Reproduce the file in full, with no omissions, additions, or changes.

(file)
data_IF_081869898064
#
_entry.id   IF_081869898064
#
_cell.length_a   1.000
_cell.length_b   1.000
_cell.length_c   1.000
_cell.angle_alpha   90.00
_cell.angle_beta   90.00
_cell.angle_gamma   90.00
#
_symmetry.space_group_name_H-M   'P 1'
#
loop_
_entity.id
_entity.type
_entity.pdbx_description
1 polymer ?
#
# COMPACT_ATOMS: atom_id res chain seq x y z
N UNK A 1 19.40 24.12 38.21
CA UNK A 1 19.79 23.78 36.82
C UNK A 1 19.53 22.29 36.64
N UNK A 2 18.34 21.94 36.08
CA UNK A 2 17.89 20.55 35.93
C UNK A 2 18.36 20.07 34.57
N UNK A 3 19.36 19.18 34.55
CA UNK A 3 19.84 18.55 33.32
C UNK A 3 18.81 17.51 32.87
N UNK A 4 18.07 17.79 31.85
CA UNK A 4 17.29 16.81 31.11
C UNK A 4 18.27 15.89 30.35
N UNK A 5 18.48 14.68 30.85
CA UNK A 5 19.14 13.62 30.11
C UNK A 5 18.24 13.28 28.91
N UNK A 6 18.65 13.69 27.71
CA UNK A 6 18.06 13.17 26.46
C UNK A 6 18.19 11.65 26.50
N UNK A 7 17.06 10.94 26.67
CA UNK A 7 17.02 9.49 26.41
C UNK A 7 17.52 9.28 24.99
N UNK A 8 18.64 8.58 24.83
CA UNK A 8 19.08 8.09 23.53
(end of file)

data_IF_081869898064
#
_entry.id   IF_081869898064
#
_cell.length_a   1.000
_cell.length_b   1.000
_cell.length_c   1.000
_cell.angle_alpha   90.00
_cell.angle_beta   90.00
_cell.angle_gamma   90.00
#
_symmetry.space_group_name_H-M   'P 1'
#
loop_
_entity.id
_entity.type
_entity.pdbx_description
1 polymer ?
#
# COMPACT_ATOMS: atom_id res chain seq x y z
N UNK A 1 19.40 24.12 38.21
CA UNK A 1 19.79 23.78 36.82
C UNK A 1 19.53 22.29 36.64
N UNK A 2 18.34 21.94 36.08
CA UNK A 2 17.89 20.55 35.93
C UNK A 2 18.36 20.07 34.57
N UNK A 3 19.36 19.18 34.55
CA UNK A 3 19.84 18.55 33.32
C UNK A 3 18.81 17.51 32.87
N UNK A 4 18.07 17.79 31.85
CA UNK A 4 17.29 16.81 31.11
C UNK A 4 18.27 15.89 30.35
N UNK A 5 18.48 14.68 30.85
CA UNK A 5 19.14 13.62 30.11
C UNK A 5 18.24 13.28 28.91
N UNK A 6 18.65 13.69 27.71
CA UNK A 6 18.06 13.17 26.46
C UNK A 6 18.19 11.65 26.50
N UNK A 7 17.06 10.94 26.67
CA UNK A 7 17.02 9.49 26.41
C UNK A 7 17.52 9.28 24.99
N UNK A 8 18.64 8.58 24.83
CA UNK A 8 19.08 8.09 23.53